A surrealist tale of a man and a woman passionately in love with one another, but their attempts to consummate that passion are constantly thwarted by their families, the Church, and bourgeois society.
Caridad de Laberdesque
A surrealistic film with input from Salvador Dalí. Director Luis Buñuel presents stark, surrealistic images including the slitting open of a woman's eye and a dead horse being pulled along ... See full summary »
Ambrosio (Franco Nero) is a monk who is sexually tempted by an emissary of the Devil, a young girl in monk's robes. After he has committed numerous crimes, it appears that he will be caught... See full summary »
Francisco is rich, rather strict on principles, and still a bachelor. After meeting Gloria by accident, he is suddenly intent on her becoming his wife and courts her until she agrees to ... See full summary »
Arturo de Córdova,
Alberto Medina is a very famous composer and is on a field trip when his car runs out of gas and goes downhill. While looking for help, he finds the Valverdes' house and is welcome by ... See full summary »
Rogelio A. González
Blanca de Castejón
A surrealistic documentary portrait of the region of Las Hurdes, a remote region of Spain where civilisation has barely developed, showing how the local peasants try to survive without even the most basic utilities and skills.
A bizarre black comedy about a man whose overwhelming ambition in life is to be a renowned serial killer of women, and will stop at nothing to achieve it - but not everything goes according to plan... Written by
Michael Brooke <firstname.lastname@example.org>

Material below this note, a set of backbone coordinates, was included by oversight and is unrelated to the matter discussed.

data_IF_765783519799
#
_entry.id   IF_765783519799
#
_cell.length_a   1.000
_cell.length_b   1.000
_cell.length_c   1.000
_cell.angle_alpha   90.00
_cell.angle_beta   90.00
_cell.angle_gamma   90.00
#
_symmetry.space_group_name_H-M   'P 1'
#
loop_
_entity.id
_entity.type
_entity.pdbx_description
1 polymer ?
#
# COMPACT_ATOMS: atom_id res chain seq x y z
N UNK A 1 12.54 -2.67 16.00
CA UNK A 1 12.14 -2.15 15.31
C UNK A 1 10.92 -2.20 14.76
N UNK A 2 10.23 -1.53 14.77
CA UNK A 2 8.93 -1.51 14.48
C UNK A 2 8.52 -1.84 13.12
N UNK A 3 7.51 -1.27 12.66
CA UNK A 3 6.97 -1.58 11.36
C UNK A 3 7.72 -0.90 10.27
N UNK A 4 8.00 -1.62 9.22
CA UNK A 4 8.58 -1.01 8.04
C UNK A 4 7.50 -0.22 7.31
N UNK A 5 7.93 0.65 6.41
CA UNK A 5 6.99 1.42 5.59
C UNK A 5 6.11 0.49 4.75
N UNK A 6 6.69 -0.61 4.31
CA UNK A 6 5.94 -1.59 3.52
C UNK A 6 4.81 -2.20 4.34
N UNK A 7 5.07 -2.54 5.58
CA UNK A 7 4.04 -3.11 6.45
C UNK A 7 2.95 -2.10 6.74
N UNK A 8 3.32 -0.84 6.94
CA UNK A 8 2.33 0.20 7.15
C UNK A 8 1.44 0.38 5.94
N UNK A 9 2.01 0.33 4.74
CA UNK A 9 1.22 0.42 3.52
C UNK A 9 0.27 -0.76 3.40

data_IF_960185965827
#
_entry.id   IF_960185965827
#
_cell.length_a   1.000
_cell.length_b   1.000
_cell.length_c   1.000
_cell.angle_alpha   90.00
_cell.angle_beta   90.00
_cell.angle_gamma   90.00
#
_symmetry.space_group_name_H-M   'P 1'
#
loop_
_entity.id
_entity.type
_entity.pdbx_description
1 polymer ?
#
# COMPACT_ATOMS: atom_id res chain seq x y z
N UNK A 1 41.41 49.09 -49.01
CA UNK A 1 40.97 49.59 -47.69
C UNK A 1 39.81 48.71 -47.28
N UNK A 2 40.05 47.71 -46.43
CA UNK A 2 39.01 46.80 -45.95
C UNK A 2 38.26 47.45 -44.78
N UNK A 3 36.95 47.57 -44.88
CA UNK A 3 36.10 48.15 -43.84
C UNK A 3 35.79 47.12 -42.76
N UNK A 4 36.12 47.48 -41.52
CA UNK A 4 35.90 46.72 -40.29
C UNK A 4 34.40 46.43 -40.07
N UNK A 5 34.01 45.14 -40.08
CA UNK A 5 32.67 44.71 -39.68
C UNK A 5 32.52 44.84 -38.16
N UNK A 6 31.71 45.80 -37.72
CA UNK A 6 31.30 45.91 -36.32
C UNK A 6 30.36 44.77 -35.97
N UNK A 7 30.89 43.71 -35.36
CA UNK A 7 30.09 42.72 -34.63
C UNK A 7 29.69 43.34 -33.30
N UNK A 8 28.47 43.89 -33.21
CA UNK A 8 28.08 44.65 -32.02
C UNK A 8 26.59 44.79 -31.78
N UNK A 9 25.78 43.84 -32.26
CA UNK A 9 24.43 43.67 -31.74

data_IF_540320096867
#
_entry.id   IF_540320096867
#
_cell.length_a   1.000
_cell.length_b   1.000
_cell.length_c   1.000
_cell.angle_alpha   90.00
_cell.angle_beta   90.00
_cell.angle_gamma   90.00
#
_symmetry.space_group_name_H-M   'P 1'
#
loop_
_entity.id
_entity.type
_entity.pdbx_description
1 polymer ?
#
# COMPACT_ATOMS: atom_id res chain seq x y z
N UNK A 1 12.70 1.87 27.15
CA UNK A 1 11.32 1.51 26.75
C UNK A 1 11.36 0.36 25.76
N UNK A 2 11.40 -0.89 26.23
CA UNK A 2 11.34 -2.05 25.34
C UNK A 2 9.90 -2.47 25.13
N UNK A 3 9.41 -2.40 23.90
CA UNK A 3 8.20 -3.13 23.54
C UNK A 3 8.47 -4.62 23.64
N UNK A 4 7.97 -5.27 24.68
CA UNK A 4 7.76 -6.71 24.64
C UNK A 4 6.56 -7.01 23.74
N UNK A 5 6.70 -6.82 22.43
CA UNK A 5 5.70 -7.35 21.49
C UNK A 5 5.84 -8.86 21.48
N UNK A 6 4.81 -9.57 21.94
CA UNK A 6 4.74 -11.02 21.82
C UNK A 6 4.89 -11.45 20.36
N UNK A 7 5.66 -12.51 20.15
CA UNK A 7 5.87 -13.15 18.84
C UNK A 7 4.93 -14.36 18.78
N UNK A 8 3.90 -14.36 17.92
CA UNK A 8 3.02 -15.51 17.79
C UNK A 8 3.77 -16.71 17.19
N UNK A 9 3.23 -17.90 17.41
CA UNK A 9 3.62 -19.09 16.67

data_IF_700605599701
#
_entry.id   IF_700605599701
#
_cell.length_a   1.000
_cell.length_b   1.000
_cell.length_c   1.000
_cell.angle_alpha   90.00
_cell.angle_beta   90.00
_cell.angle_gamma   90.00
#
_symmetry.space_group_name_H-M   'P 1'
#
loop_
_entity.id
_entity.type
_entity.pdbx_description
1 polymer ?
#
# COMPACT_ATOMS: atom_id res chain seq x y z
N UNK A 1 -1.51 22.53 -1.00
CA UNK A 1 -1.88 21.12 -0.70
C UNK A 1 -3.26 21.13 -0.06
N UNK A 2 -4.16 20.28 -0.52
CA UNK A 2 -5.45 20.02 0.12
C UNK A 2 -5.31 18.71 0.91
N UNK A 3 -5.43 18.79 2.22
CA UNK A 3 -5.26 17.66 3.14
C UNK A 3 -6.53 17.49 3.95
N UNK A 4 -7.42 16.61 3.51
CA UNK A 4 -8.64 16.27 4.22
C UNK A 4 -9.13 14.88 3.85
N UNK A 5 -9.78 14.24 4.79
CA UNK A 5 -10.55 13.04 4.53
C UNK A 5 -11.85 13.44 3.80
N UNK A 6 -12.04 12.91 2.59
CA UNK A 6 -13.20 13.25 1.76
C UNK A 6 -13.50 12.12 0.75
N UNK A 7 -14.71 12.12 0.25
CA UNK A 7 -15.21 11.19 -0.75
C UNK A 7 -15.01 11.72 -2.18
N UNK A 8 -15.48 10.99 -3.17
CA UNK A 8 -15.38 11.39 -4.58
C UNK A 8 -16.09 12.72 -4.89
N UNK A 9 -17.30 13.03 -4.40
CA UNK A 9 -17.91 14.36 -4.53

Luis Buñuel and Rodolfo Usigli worked on a screenplay together but in less than 2 weeks their ways departed because Usigli didn't want any changes made to his novel and Buñuel wasn't interested in some elements of it and would drop them. See more »
I disagree with another reviewer who said this movie is not interesting to watch. I've seen Los Olivados, El Angel Exterminador, L'Age D'Or and Un Chien Andalou and i thought Archibaldo matched up well alongside them. I found it both interesting/sensual/compelling and with interesting meaning.
"The Criminal Life of Archibaldo de la Cruz" begins with a childhood memory of Archibaldo's governess making up a myth about Archibaldo's new music box, to distract him from misbehaving: "The King compelled (his Queen) to look at him, but she lowered her eyes, and the King took it as a sign of guilt. Without a second thought he opened up the little music box and immediately the queen was struck dead." As she is telling this story, and gets to the part of the Queen looking down, Archibaldo's governess looks down. Once she finishes, she hears gunfire outside (there is a revolution going on), and goes to the window to look at it. Archibaldo immediately desires to open the music box, with his governess in mind, and at that same moment a stray bullet from the fighting in the street breaks through the window and kills the governess.
We cut to Archibaldo telling this story to a Nun, who dismisses his childhood memory, "I think you like to pass yourself off as being wicked." She leaves the room, and Archibaldo retrieves a flick-knife from his drawer. When she returns, he is standing by the door.
Archibaldo: You always want to be in the good graces of god? Well, then, wouldn't you be glad to die since it means eternal bliss? Nun: Of course... but why? Archibaldo: (pause) I'll give you that joy.
Archibaldo de la Cruz is a fascinating look into the meaning of the label "criminal." I believe you need to go into a Bunuel movie not having heard too much about it, to get full enjoyment out of it, so i won't say anything else, just commend it to you. If you've never seen a Bunuel movie, i would start with El Angel Exterminador, then you'll be hooked and won't be able to keep from checking this and others out.
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